Harnessing Sports as a way to Decrease Substance Abuse in Youth
By Chidinma Nwakalor
Co-op student, Parent Action on Drugs
Youth involvement in sports is often seen as an avenue for positive youth development. Interestingly, the age at which participation in sports is highest among teenagers is also the age at which most teenagers will begin experimenting with substances. This, coupled with the fact that sport participation in school decreases the tendency of illicit substance use in youth, indicates an opportunity to harness sports as a way to decrease substance use among teenagers in Canada.
A recent resource created by the Canadian Center for Substance Abuse (CCSA) suggests that youth participation in sport might be a useful way to prevent illicit drug use (eg. marijuana, cocaine, hallucinogens and prescription pills) among youth. However, the report shows that the relationship between sports and substance use is variable. For example, in-school sport participation under the supervision of a coach was associated with decreased substance use overall, while in-school sport participation without a coach was associated with increased alcohol use but decreased use of marijuana and other illicit drugs such as cocaine. Furthermore, out-of-school sport participation was associated with an increased tendency to use marijuana among youth. These findings suggest that youth engagement in sports is best when it is within a school environment and under the supervision of a coach.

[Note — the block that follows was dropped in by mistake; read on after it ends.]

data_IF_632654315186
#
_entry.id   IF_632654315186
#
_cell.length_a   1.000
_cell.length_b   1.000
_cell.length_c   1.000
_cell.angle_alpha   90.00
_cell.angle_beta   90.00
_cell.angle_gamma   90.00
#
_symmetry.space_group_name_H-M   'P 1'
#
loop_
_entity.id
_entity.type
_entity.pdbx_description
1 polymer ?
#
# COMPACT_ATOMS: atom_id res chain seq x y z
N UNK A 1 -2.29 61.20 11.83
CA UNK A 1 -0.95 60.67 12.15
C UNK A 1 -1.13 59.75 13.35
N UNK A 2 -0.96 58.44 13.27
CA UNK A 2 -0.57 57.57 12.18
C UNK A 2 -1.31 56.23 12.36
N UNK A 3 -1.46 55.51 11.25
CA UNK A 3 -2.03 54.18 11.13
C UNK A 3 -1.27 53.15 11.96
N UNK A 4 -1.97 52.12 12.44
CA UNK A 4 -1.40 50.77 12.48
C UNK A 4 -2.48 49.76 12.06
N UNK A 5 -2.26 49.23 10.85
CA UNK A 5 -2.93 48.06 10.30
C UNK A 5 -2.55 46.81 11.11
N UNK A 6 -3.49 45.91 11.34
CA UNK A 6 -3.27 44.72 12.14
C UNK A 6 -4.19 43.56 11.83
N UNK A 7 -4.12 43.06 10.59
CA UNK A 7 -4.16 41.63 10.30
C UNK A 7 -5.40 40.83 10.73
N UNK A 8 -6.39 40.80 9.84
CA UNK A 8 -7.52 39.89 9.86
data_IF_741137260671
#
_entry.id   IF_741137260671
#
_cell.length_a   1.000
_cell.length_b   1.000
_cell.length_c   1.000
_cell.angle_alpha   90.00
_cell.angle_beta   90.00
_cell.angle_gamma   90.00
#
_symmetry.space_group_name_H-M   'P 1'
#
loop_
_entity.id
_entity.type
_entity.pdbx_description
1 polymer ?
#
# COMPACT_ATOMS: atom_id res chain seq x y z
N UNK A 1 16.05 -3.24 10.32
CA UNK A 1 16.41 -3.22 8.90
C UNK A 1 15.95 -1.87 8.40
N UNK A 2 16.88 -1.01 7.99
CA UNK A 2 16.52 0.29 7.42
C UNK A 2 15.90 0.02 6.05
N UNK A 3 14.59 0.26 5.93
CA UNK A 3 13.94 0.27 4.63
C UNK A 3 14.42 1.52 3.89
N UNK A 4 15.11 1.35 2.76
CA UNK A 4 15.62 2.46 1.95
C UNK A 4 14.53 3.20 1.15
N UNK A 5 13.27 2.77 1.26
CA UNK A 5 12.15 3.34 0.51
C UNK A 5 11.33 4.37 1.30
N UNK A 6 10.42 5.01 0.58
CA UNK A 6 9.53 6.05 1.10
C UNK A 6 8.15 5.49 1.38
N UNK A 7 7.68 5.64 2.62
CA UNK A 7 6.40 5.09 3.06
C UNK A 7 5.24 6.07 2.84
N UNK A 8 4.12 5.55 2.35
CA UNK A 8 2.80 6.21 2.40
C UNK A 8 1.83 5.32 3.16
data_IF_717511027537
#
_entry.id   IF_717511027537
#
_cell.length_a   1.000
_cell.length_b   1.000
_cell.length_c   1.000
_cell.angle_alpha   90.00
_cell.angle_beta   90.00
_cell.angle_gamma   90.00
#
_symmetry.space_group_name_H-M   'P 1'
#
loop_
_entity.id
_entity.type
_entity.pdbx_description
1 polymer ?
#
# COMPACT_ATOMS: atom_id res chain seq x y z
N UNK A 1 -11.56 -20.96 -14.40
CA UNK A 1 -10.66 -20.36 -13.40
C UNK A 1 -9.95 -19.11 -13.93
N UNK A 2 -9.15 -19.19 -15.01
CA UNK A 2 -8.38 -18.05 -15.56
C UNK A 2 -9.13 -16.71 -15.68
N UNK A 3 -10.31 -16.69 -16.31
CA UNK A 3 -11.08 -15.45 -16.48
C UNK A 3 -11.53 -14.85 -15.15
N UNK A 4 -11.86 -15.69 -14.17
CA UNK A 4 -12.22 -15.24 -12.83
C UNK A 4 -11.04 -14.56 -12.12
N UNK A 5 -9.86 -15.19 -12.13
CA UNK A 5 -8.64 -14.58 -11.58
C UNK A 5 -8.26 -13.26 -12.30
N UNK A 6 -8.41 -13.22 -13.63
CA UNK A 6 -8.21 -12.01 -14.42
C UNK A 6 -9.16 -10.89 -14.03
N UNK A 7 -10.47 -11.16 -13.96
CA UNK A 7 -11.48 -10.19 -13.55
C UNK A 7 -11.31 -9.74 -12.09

The review also recognized that youth who participated in sports were more likely to have better self-esteem, which is related to decreased use of alcohol and other substances among youth. Carefully designed sport programs in schools may be a good way to promote the protective effects of self-esteem for substance use in youth populations. Increasing consciousness and knowledge about the interplay of participation in sports and substance use is important to ensure that the full benefits of sport participation are realized and that the risks are reduced to a minimum.
The full resources created by the Canadian Center for Substance Use and the primary references can be found at http://www.ccsa.ca/Resource%20Library/CCSA-Substance-Use-Sport-Youth-Surveys-Summary-2016-en.pdf